When ‘selling’ Ukraine aid to US citizens, politicians make it clear how it is Americans who profit. As US Secretary of State Antony Blinken has said: ‘The money allocated to Ukraine remains in the United States and provides good jobs. The new money we invest almost all stays in the United States, that is, in our industrial base. They provide good jobs in the US. But we can also help Ukraine.’

The US neocon establishment is now considering a ten-year financial package for Kiev, a regime which is collapsing on the military front and facing insurrection internally, provoking conflict with European neighbours (demanding the return of refugees to fight) and showing no ability to counter corruption, even on the front line.

The neocon indifference to the physical destruction of Ukraine and the likely loss of more than 400,000 troops is because they see Russian losses (probably about 50,000) and a Russian state under pressure. But Vladimir Putin has enjoyed a resounding electoral victory, Russia’s growth outpaces that of all European economies and the US, sympathy for Russia in the global South is rising, the war has had knock-on effects in loss of Western influence among former allies such as Turkey, South Korea, Saudi Arabia and UAE, the rise of the BRICS, the driving of Russia into the arms of China, the Russian boost to the North Korean arms industry and economy, the withdrawal of many countries’ gold reserves from the US and the growing marginalisation of the US dollar as the global reserve currency.

All these disasters show what a catastrophic geopolitical decision it was to spend 20 years expanding Nato and the EU eastwards and the military build-up of Ukraine as the battering ram to destroy Russia. Here is just one Freenations warning. 

If the West will not make peace, their populations are likely to sweep them from power – eventually.


Ukraine troop losses total between 160,000 and 500,000, depending on the source referred to, but given the admission by Ukraine’s Starikov (above) that their original army of 400,000 has been largely destroyed, that the US admitted Russian artillery superiority has devastated Ukrainian troops in their trenches, that there has been an enormous expansion of Ukrainian cemeteries with plans to create mass graves rather than single burials, and Budanov’s admission that ‘I used everything we have. Unfortunately, we don’t have anyone left in reserve’, the 160,000 figure is just not credible. Nor is it credible given the admitted losses of inadequately trained mobilised troops sent to the front.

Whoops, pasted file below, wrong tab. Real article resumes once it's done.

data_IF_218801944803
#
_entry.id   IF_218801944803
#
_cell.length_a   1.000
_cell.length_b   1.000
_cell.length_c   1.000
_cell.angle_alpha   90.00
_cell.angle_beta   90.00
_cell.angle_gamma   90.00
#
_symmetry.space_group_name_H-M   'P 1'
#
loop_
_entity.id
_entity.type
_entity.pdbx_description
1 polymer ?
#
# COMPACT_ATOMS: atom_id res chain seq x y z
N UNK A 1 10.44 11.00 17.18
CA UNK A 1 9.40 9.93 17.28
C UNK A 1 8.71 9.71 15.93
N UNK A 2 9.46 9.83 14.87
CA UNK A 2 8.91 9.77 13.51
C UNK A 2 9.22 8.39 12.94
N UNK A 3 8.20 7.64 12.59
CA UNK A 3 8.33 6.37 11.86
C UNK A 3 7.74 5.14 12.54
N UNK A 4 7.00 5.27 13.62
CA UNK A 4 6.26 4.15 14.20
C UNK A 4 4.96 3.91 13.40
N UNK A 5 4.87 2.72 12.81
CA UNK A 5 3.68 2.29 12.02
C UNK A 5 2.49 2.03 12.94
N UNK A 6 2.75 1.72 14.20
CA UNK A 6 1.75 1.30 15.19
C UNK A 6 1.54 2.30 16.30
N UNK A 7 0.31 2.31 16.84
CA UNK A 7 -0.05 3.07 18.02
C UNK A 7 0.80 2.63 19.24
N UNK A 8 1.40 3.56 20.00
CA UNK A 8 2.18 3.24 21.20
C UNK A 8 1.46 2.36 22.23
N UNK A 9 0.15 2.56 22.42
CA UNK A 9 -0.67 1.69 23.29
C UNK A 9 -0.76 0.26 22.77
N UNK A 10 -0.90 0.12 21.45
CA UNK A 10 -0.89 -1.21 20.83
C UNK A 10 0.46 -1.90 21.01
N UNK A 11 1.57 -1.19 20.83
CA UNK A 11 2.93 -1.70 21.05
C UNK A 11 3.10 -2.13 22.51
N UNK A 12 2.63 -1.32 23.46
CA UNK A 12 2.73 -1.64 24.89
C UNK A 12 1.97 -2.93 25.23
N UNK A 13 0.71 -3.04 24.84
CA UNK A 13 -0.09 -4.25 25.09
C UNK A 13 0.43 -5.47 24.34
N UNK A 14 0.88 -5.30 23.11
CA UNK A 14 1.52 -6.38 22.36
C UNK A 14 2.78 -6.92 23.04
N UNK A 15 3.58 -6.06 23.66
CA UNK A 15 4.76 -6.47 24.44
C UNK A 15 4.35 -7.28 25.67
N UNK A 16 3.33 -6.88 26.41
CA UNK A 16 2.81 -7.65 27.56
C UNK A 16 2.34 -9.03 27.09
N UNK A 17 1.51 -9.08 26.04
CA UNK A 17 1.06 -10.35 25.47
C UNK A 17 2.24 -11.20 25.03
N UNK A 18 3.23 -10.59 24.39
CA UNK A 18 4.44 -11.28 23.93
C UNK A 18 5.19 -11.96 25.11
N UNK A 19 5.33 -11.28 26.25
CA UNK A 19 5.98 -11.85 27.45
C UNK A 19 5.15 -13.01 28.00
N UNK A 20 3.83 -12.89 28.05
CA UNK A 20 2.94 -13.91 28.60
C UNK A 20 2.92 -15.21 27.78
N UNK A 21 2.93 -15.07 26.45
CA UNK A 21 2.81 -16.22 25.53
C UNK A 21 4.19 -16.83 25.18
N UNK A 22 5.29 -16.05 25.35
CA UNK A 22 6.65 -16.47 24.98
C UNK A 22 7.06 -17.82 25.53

Dmitry Lubinets, Commissioner for Human Rights of the Ukraine Parliament, in an interview with Suspilnye Novosti said that Kiev is throwing people to the front without training: ‘There are shameful cases when guys were mobilised, a few days later they were on the front line and died. Have you seen at least one person who was punished for this?’

Russian casualty assessments (Military, Internal Security troops, Border troops and foreign mercenaries) of between 50,000 and 480,000 are not credible at the higher figure, given the success of their defence against the Ukrainian ‘counter offensive’ (where a failed advance always means high troop losses compared with a successful defence) and the hundreds of square kilometres which the Russian side has taken during 2024 alone; attributing similar losses to the advancing forces as to the retreating is not credible. The third party analysts at Mediazone with whom the BBC collaborates have shown a large fall in Russian deaths since March 2023 with a fall from 800 per week to less than 50 in early 2024. They do assess about 50,000 Russian dead – so a figure of 200,000 killed and wounded is therefore a more reasonable figure.

This article appeared in Freenations on May 5, 2024, and is republished by kind permission.

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Rodney Atkinson
Rodney Atkinson
Rodney Atkinson is an entrepreneur and political economist who is the author of some 500 articles and policy papers. His Freenations website is 23 years old. Rodney Atkinson's books are available on Amazon .